from The American Heritage® Dictionary of the English Language, 4th Edition

  • intransitive v. To search deeply and laboriously: delved into the court records.
  • intransitive v. To dig the ground, as with a spade.
  • transitive v. Archaic To dig (ground) with a spade.

from Wiktionary, Creative Commons Attribution/Share-Alike License

  • v. To dig the ground, especially with a shovel.
  • v. To search thoroughly and carefully for information, research, dig into, penetrate, fathom, trace out
  • v. To dig, to excavate.
  • n. A pit or den.

from the GNU version of the Collaborative International Dictionary of English

  • n. A place dug; a pit; a ditch; a den; a cave.
  • intransitive v. To dig or labor with a spade, or as with a spade; to labor as a drudge.
  • transitive v. To dig; to open (the ground) as with a spade.
  • transitive v. To dig into; to penetrate; to trace out; to fathom.

from The Century Dictionary and Cyclopedia

  • To dig; turn up or excavate with a spade or some other tool.
  • To bury.
  • To practise digging; labor with the spade.
  • Figuratively, to carry on laborious or continued research or investigation, as one digging for hidden treasure.
  • n. A place dug or hollowed out; a pitfall; a ditch; a den; a cave.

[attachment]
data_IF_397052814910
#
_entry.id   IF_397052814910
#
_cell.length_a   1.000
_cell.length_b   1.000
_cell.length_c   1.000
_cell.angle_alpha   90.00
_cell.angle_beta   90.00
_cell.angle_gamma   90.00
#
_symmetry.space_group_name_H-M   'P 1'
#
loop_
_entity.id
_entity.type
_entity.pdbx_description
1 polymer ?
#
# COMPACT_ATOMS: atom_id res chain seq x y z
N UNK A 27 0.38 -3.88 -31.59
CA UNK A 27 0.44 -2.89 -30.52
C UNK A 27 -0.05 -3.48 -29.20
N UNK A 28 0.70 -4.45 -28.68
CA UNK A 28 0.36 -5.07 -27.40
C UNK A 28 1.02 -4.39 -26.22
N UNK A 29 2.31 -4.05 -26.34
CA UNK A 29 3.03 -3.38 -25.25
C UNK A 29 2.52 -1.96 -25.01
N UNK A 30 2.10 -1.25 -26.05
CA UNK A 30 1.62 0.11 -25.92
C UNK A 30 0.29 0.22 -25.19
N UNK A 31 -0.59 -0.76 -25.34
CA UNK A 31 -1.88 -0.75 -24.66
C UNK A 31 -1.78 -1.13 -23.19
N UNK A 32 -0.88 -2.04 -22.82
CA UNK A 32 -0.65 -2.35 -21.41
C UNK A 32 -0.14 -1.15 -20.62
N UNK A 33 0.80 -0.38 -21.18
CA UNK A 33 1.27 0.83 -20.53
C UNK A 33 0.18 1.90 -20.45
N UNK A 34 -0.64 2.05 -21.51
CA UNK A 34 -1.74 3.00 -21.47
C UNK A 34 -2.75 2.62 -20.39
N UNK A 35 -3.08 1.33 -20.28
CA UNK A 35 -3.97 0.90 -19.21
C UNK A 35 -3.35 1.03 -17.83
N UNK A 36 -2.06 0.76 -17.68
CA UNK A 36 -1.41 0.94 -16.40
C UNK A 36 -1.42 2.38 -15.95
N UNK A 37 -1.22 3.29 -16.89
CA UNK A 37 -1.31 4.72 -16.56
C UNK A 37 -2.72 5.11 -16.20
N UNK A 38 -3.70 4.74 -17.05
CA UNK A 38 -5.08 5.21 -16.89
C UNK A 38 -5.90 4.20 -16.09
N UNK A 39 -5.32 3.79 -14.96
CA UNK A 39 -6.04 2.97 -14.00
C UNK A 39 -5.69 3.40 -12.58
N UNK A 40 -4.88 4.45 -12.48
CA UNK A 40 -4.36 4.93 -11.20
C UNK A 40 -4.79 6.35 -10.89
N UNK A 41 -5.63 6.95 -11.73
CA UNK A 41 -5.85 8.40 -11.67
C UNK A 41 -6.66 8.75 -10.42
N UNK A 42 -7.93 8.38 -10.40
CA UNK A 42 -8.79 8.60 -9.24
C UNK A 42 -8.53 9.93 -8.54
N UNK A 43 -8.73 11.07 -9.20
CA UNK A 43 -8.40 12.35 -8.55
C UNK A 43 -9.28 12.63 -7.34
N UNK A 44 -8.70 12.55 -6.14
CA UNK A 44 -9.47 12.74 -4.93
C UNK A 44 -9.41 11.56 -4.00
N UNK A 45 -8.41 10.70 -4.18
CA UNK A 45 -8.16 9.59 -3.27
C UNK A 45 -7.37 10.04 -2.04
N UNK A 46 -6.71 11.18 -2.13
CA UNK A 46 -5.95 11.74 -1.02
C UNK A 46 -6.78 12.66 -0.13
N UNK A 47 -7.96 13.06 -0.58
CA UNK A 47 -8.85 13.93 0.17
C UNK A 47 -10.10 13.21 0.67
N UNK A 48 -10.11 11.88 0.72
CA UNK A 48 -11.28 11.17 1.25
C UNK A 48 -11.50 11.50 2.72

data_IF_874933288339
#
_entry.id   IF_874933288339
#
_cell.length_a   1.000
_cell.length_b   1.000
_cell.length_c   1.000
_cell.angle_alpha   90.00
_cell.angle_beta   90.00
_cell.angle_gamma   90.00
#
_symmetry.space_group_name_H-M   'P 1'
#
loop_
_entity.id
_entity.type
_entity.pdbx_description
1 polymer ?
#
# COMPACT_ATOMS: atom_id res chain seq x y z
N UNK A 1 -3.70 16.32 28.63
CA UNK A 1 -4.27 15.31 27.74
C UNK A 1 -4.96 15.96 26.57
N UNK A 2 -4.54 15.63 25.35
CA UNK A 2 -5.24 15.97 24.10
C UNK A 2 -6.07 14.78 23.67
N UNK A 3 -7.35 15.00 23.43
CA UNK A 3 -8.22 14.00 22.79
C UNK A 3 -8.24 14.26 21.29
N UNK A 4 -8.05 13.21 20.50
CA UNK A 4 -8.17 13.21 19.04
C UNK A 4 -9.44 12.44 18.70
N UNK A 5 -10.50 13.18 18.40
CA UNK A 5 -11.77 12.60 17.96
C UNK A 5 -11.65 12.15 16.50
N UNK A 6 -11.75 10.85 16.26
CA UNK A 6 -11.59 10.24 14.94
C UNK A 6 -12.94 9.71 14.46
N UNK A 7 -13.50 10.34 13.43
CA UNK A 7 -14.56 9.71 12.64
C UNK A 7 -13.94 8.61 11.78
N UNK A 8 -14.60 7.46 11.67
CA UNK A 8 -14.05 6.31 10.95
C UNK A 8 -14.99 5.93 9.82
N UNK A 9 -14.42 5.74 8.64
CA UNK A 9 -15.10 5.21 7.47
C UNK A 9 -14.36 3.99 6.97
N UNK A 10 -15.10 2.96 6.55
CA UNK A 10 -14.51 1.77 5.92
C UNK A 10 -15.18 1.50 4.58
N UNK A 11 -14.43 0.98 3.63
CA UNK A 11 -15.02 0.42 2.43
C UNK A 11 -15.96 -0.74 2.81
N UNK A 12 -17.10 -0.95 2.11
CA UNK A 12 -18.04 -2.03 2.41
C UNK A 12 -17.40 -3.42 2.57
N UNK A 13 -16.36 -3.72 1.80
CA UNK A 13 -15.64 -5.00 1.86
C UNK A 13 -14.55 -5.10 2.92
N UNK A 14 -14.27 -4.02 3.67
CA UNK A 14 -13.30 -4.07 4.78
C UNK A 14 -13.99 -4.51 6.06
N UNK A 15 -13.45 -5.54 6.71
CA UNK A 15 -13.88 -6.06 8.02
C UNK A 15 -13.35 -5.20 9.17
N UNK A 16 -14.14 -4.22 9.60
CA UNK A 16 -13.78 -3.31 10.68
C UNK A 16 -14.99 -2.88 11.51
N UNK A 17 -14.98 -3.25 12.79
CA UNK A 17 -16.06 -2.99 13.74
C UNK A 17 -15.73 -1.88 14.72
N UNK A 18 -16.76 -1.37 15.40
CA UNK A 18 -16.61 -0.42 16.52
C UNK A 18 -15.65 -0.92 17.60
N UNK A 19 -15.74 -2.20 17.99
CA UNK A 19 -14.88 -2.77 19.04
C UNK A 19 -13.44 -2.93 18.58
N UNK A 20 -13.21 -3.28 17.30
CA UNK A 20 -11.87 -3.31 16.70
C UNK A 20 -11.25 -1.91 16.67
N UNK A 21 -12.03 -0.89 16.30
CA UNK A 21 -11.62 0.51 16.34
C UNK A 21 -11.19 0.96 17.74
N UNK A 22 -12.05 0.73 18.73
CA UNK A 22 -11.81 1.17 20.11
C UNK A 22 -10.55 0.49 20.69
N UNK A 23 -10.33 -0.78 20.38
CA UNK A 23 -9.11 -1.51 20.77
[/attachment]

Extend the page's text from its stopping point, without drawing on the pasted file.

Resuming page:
• n. That which is dug out: as, a delve of coals (a certain quantity of coal dug from a mine).

from WordNet 3.0 Copyright 2006 by Princeton University. All rights reserved.

  • v. turn up, loosen, or remove earth


Middle English delven, to dig, from Old English delfan.
(American Heritage® Dictionary of the English Language, Fourth Edition)
From Middle English delven, delfan ("to dig, examine, bury, imbed, implant"), from Old English delfan ("to dig, dig out, burrow, bury"), from Proto-Germanic *delbanan, from Proto-Indo-European *dʰelbʰ- (“to dig”). (Wiktionary)



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  • I absolutely abominate this word when used in the sense of "inquire into or learn about". Such a pretentious metaphor!

    November 2, 2010